The study tracked 775 adults with mild-to-moderate COVID-19 who were considered high risk for severe disease because of health problems such as obesity, diabetes or heart disease.

The results have not been reviewed by outside experts, the usual procedure for vetting new medical research.

Among patients taking molnupiravir, 7.3 per cent were either hospitalised or died at the end of 30 days, compared with 14.1 per cent of those getting the dummy pill.

The results were so strong that an independent group of medical experts monitoring the trial recommended stopping it early.

The US government has committed to purchasing enough pills to treat 1.7 million people, assuming the FDA authorises the drug.

Mandatory vaccination job fears

There are fears of job losses and labour shortages after Victoria announced mandatory vaccination for authorised workers.

Hundreds of thousands of Victorians were issued an ultimatum on Friday: get vaccinated in two weeks or risk losing your job.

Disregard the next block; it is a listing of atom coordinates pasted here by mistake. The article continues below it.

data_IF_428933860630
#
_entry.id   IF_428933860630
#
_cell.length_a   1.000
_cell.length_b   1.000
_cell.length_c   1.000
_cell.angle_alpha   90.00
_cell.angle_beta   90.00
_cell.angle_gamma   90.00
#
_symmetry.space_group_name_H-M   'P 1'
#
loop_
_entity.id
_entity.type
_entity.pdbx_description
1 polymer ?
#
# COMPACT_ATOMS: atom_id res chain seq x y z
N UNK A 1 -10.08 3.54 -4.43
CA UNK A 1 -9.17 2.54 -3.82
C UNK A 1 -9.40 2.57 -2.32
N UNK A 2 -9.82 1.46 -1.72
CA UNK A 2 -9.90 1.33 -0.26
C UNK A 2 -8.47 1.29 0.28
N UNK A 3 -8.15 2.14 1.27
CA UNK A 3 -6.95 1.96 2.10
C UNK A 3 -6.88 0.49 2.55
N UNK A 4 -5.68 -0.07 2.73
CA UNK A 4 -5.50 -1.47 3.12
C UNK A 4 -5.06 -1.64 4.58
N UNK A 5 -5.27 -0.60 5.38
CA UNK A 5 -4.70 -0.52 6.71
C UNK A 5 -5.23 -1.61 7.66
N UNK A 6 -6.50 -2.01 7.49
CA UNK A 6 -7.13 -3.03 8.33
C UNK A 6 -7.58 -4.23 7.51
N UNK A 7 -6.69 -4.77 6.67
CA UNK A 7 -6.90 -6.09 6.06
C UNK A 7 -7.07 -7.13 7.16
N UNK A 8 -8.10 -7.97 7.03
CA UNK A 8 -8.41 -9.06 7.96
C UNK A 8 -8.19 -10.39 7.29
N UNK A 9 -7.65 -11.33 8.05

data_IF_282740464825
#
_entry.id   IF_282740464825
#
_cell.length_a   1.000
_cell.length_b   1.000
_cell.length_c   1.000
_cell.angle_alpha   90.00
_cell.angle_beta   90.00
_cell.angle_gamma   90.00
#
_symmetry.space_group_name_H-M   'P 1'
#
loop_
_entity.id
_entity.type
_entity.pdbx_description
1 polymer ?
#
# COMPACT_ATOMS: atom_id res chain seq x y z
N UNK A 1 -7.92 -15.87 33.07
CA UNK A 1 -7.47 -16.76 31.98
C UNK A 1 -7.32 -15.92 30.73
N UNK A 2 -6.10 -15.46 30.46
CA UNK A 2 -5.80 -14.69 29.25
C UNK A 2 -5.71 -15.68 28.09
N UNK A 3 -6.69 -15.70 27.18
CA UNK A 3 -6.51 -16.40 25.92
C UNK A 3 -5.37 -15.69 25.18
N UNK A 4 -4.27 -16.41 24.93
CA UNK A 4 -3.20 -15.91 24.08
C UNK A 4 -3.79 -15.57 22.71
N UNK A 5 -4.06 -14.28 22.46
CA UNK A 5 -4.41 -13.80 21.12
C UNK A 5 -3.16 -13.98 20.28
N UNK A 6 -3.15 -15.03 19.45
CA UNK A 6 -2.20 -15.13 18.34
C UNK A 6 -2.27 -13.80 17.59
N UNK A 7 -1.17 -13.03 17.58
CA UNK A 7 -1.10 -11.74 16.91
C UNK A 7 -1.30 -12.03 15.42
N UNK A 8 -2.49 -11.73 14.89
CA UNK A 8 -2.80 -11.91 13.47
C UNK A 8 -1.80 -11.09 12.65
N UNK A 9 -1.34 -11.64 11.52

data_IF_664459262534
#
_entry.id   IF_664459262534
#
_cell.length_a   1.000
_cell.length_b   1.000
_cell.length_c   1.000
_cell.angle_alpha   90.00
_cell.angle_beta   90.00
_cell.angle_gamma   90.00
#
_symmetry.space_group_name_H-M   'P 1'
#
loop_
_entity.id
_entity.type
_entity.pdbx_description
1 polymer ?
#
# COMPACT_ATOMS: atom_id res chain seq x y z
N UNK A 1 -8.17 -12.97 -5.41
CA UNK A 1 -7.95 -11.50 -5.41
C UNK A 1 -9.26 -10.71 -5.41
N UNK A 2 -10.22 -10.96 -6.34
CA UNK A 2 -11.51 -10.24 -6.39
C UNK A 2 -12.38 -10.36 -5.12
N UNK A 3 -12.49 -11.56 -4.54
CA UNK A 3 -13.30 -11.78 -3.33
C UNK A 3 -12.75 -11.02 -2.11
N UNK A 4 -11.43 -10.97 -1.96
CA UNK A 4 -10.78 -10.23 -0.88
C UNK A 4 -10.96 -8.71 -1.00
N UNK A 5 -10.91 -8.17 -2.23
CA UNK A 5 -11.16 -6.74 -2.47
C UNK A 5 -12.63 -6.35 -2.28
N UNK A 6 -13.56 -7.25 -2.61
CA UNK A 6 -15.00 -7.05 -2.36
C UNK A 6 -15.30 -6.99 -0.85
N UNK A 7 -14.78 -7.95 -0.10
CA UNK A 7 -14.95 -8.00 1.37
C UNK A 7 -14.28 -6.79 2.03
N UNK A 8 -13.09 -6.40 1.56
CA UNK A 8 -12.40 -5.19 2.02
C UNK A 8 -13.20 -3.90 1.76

young woman receives the pfizer vaccine at the Royal Exhibition Building Vaccination Centre in Carlton on August 25, 2021 in Melbourne
Authorised workers will have to be vaccinated in Victoria: Photo: AAP

All Victorian authorised workers must have their first vaccine dose by October 15 and a second by November 26 to keep working on site, as part of a new statewide mandate.

The requirement will cover retail workers, personal trainers, MPs, journalists, faith leaders, judges, police, lawyers, actors and professional sportspeople.

Of the 1.25 million estimated authorised workers in the state, Premier Daniel Andrews said more than a million had already had their first dose.

He argued the policy shift was needed to curb rising case numbers after the state reported another 1143 infections and three deaths.

The state government has also revealed its plan to restart the construction industry from Tuesday after a two-week shutdown in Melbourne and other locked-down regions.

Eyes on the sky

Vaccinated Australians will soon be able to travel overseas followed by seven days home quarantine after the prime minister announced the country’s international borders would reopen next month.

The resumption of international flights has been earmarked for mid-November, as Australia’s COVID-19 vaccination rollout draws to a conclusion.